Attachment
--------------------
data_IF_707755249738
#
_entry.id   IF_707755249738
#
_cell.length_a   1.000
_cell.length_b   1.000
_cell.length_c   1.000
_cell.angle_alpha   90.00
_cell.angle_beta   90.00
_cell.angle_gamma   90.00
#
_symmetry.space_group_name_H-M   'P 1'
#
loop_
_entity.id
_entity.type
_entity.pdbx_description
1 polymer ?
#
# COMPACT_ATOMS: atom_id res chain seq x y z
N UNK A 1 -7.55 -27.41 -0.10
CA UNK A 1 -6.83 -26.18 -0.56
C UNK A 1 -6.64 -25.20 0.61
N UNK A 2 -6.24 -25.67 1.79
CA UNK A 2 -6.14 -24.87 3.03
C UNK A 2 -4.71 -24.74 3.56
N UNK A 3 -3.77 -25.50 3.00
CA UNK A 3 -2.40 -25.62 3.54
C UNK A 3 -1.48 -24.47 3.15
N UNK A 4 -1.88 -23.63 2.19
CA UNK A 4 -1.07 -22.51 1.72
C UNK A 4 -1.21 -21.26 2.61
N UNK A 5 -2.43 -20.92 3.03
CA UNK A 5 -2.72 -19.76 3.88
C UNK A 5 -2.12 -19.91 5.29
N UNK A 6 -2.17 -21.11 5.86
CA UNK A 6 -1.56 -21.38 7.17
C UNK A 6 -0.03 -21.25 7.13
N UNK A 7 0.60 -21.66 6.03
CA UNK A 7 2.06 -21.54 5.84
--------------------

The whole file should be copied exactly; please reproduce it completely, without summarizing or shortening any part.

data_IF_707755249738
#
_entry.id   IF_707755249738
#
_cell.length_a   1.000
_cell.length_b   1.000
_cell.length_c   1.000
_cell.angle_alpha   90.00
_cell.angle_beta   90.00
_cell.angle_gamma   90.00
#
_symmetry.space_group_name_H-M   'P 1'
#
loop_
_entity.id
_entity.type
_entity.pdbx_description
1 polymer ?
#
# COMPACT_ATOMS: atom_id res chain seq x y z
N UNK A 1 -7.55 -27.41 -0.10
CA UNK A 1 -6.83 -26.18 -0.56
C UNK A 1 -6.64 -25.20 0.61
N UNK A 2 -6.24 -25.67 1.79
CA UNK A 2 -6.14 -24.87 3.03
C UNK A 2 -4.71 -24.74 3.56
N UNK A 3 -3.77 -25.50 3.00
CA UNK A 3 -2.40 -25.62 3.54
C UNK A 3 -1.48 -24.47 3.15
N UNK A 4 -1.88 -23.63 2.19
CA UNK A 4 -1.07 -22.51 1.72
C UNK A 4 -1.21 -21.26 2.61
N UNK A 5 -2.43 -20.92 3.03
CA UNK A 5 -2.72 -19.76 3.88
C UNK A 5 -2.12 -19.91 5.29
N UNK A 6 -2.17 -21.11 5.86
CA UNK A 6 -1.56 -21.38 7.17
C UNK A 6 -0.03 -21.25 7.13
N UNK A 7 0.60 -21.66 6.03
CA UNK A 7 2.06 -21.54 5.84